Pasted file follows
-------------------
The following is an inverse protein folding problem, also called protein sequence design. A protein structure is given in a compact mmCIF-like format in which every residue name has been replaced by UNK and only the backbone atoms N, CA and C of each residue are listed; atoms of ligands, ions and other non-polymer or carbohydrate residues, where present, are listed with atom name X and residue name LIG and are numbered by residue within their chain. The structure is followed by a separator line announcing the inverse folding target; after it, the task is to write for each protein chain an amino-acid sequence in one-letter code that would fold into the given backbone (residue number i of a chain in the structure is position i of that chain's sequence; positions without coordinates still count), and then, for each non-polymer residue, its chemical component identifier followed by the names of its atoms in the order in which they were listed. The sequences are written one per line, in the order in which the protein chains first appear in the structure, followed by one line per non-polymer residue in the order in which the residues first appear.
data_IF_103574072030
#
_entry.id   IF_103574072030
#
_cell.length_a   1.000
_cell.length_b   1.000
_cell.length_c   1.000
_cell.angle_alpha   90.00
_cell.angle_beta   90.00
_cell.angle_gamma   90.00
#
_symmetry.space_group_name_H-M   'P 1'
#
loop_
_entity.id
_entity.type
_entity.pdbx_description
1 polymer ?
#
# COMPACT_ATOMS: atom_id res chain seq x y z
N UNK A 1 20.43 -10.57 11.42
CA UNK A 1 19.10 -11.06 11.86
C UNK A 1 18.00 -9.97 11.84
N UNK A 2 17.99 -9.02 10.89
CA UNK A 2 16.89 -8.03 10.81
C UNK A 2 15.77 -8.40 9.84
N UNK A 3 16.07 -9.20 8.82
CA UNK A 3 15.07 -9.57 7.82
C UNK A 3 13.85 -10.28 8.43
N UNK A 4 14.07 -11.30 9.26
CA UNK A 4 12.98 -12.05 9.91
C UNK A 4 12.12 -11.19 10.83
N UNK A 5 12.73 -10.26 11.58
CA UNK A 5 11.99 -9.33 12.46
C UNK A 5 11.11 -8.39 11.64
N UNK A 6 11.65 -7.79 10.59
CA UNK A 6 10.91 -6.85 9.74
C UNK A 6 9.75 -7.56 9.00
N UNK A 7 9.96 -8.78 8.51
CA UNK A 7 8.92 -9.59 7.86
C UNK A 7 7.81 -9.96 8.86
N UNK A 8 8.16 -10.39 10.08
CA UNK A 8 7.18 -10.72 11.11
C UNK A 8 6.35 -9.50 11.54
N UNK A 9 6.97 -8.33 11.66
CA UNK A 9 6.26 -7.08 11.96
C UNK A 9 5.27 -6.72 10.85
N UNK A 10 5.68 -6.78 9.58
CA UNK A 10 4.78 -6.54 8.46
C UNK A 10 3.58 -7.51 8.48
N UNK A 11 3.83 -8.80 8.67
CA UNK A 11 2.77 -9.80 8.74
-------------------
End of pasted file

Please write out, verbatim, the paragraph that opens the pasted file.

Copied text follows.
The following is an inverse protein folding problem, also called protein sequence design. A protein structure is given in a compact mmCIF-like format in which every residue name has been replaced by UNK and only the backbone atoms N, CA and C of each residue are listed; atoms of ligands, ions and other non-polymer or carbohydrate residues, where present, are listed with atom name X and residue name LIG and are numbered by residue within their chain. The structure is followed by a separator line announcing the inverse folding target; after it, the task is to write for each protein chain an amino-acid sequence in one-letter code that would fold into the given backbone (residue number i of a chain in the structure is position i of that chain's sequence; positions without coordinates still count), and then, for each non-polymer residue, its chemical component identifier followed by the names of its atoms in the order in which they were listed. The sequences are written one per line, in the order in which the protein chains first appear in the structure, followed by one line per non-polymer residue in the order in which the residues first appear.